Burnable Book

In your note to the reader at the end of your book, you mention cultural biases playing a role in our modern perception of the Middle Ages. However, is it possible to separate modern bias from a work that takes place in an era far removed from ours? By using modern conceptualizations of the Middle Ages do we somehow warp the image? Or do you see it as we really are not that far removed, simply occupying different points on the same line?


The character John Gower turned out to have a much bigger role than I originally imagined. Several of Gower’s characteristic traits throughout the book lead me to question if he was potentially designed to be a representation of yourself?

Questions for Dr. Holsinger

The plot of The Burnable Book is very complex, placing historical figures in morally questionable spots as the mystery assassination unfolds. How did you balance the desire to paint an accurate picture of medieval England and the desire to remain creatively free to write an interesting mystery novel? Did you receive any criticism about the way you wrote characters such as Chaucer, King Richard, the Earl of Oxford, etc.?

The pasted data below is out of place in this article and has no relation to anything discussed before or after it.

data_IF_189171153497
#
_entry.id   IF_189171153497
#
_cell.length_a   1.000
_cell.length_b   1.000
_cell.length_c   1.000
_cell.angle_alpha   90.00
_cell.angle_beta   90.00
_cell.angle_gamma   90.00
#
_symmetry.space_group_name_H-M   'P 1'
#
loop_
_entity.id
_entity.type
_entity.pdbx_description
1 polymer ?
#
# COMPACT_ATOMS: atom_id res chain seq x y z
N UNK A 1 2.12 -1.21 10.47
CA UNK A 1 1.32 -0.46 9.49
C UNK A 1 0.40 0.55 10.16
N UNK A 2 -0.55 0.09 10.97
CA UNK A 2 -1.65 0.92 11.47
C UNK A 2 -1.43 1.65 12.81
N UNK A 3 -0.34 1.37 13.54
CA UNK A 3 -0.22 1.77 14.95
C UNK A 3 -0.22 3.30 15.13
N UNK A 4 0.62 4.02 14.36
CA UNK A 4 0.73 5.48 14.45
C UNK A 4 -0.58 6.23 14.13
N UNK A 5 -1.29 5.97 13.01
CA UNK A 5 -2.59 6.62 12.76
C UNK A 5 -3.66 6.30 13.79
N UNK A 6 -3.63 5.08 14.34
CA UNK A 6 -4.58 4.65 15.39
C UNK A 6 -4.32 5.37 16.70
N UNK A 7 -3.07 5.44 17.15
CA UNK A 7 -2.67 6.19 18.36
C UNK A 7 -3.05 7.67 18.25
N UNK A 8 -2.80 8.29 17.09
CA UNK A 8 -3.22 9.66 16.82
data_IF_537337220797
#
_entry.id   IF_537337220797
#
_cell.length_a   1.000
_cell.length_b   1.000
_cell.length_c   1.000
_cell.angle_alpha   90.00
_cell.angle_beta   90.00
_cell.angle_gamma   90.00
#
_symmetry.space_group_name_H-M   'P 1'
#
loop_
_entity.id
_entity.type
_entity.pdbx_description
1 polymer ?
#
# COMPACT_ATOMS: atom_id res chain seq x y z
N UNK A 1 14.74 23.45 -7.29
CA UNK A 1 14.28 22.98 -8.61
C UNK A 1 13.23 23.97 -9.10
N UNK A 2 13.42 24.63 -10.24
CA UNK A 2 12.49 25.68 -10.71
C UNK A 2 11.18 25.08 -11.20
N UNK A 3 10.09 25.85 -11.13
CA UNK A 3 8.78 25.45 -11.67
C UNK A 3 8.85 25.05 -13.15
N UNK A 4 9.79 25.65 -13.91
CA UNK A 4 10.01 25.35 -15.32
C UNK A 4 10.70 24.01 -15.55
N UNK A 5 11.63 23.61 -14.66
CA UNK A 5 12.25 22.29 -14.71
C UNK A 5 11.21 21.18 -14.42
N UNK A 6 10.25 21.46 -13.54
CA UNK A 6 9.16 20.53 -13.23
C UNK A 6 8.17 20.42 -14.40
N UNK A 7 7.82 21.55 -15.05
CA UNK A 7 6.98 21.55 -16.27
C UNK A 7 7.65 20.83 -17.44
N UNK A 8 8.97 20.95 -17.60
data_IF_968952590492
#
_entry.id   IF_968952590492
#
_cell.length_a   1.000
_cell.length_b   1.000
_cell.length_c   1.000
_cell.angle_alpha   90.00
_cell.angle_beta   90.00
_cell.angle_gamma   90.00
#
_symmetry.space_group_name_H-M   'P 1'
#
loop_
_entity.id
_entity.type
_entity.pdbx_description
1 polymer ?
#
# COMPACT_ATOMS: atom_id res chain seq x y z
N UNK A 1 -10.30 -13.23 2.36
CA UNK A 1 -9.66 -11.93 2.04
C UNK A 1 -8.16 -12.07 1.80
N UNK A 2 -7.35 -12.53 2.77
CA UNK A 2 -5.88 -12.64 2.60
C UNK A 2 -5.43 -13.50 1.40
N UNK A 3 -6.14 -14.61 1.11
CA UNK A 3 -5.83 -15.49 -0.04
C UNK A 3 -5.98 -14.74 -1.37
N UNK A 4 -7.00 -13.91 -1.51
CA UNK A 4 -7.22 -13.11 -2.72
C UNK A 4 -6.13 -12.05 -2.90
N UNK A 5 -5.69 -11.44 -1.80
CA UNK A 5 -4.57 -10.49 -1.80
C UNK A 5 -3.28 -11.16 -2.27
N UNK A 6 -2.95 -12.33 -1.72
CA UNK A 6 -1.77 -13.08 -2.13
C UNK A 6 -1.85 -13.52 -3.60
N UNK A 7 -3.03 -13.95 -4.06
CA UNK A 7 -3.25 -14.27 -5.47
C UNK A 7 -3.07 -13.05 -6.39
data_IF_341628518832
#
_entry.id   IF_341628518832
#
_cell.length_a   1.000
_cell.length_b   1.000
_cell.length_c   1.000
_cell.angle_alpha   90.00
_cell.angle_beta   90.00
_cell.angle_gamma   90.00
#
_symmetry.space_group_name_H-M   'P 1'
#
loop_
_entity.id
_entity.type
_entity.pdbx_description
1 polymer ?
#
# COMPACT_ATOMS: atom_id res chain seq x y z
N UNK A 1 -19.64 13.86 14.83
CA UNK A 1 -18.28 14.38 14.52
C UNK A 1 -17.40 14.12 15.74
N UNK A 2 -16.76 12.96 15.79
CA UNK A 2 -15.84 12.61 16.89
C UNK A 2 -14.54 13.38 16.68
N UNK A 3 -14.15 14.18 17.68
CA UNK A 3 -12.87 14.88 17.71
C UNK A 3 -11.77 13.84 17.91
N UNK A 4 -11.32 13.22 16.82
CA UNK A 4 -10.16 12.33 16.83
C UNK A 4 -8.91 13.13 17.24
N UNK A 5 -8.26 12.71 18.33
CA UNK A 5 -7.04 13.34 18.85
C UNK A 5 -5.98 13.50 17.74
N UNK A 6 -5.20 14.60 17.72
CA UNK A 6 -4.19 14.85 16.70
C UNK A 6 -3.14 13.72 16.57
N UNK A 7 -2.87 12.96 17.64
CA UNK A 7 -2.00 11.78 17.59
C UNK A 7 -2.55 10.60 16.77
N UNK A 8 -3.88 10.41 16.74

March 29 A Burnable Book

Holsinger needs to change some things about history, such as a book of prophecy and a murder plot, to make his novel work. Knowing what you know about history, do you feel that Holsinger works with history well enough to create a good book while remaining historically accurate?

Burnable Book March 27

So far in the novel, we have learned a bit more about Chaucer’s character in A Burnable Book. Knowing what we know about his life, do you think this is an accurate picture of Chaucer? Do you think it falls short? Is it true? Explain.